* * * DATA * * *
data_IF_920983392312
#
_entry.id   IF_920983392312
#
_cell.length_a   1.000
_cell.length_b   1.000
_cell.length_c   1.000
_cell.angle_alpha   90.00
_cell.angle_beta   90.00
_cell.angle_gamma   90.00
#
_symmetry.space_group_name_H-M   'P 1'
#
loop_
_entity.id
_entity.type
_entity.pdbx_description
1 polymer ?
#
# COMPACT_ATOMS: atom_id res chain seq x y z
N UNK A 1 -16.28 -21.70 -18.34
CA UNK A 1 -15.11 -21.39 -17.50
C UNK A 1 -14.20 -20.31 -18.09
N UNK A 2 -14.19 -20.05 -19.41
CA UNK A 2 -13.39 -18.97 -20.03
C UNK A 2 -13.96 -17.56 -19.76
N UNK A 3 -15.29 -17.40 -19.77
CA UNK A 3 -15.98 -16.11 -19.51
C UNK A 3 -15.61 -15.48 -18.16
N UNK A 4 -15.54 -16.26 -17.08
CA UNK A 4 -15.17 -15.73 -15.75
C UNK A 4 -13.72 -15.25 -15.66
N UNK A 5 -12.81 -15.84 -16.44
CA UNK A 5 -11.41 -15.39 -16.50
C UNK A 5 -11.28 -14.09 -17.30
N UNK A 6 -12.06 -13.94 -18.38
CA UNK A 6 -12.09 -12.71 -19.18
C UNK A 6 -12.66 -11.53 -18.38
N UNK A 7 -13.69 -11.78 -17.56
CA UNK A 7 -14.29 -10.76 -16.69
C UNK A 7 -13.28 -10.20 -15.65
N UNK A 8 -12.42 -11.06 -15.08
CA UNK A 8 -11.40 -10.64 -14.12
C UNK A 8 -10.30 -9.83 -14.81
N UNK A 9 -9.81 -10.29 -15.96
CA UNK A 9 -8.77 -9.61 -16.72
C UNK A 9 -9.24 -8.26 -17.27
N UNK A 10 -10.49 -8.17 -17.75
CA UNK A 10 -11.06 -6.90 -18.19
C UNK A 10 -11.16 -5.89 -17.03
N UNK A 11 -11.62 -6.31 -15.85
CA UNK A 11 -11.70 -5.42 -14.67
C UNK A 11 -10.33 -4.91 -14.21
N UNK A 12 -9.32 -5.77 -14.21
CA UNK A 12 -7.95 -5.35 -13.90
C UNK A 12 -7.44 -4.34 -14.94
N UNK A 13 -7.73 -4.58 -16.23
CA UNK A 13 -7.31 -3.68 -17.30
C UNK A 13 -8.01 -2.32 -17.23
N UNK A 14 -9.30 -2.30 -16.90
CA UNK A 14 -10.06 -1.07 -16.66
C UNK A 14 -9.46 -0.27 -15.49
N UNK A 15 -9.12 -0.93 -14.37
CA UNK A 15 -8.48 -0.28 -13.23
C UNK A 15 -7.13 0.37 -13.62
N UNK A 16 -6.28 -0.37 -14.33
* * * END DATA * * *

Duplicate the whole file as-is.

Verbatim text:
data_IF_920983392312
#
_entry.id   IF_920983392312
#
_cell.length_a   1.000
_cell.length_b   1.000
_cell.length_c   1.000
_cell.angle_alpha   90.00
_cell.angle_beta   90.00
_cell.angle_gamma   90.00
#
_symmetry.space_group_name_H-M   'P 1'
#
loop_
_entity.id
_entity.type
_entity.pdbx_description
1 polymer ?
#
# COMPACT_ATOMS: atom_id res chain seq x y z
N UNK A 1 -16.28 -21.70 -18.34
CA UNK A 1 -15.11 -21.39 -17.50
C UNK A 1 -14.20 -20.31 -18.09
N UNK A 2 -14.19 -20.05 -19.41
CA UNK A 2 -13.39 -18.97 -20.03
C UNK A 2 -13.96 -17.56 -19.76
N UNK A 3 -15.29 -17.40 -19.77
CA UNK A 3 -15.98 -16.11 -19.51
C UNK A 3 -15.61 -15.48 -18.16
N UNK A 4 -15.54 -16.26 -17.08
CA UNK A 4 -15.17 -15.73 -15.75
C UNK A 4 -13.72 -15.25 -15.66
N UNK A 5 -12.81 -15.84 -16.44
CA UNK A 5 -11.41 -15.39 -16.50
C UNK A 5 -11.28 -14.09 -17.30
N UNK A 6 -12.06 -13.94 -18.38
CA UNK A 6 -12.09 -12.71 -19.18
C UNK A 6 -12.66 -11.53 -18.38
N UNK A 7 -13.69 -11.78 -17.56
CA UNK A 7 -14.29 -10.76 -16.69
C UNK A 7 -13.28 -10.20 -15.65
N UNK A 8 -12.42 -11.06 -15.08
CA UNK A 8 -11.40 -10.64 -14.12
C UNK A 8 -10.30 -9.83 -14.81
N UNK A 9 -9.81 -10.29 -15.96
CA UNK A 9 -8.77 -9.61 -16.72
C UNK A 9 -9.24 -8.26 -17.27
N UNK A 10 -10.49 -8.17 -17.75
CA UNK A 10 -11.06 -6.90 -18.19
C UNK A 10 -11.16 -5.89 -17.03
N UNK A 11 -11.62 -6.31 -15.85
CA UNK A 11 -11.70 -5.42 -14.67
C UNK A 11 -10.33 -4.91 -14.21
N UNK A 12 -9.32 -5.77 -14.21
CA UNK A 12 -7.95 -5.35 -13.90
C UNK A 12 -7.44 -4.34 -14.94
N UNK A 13 -7.73 -4.58 -16.23
CA UNK A 13 -7.31 -3.68 -17.30
C UNK A 13 -8.01 -2.32 -17.23
N UNK A 14 -9.30 -2.30 -16.90
CA UNK A 14 -10.06 -1.07 -16.66
C UNK A 14 -9.46 -0.27 -15.49
N UNK A 15 -9.12 -0.93 -14.37
CA UNK A 15 -8.48 -0.28 -13.23
C UNK A 15 -7.13 0.37 -13.62
N UNK A 16 -6.28 -0.37 -14.33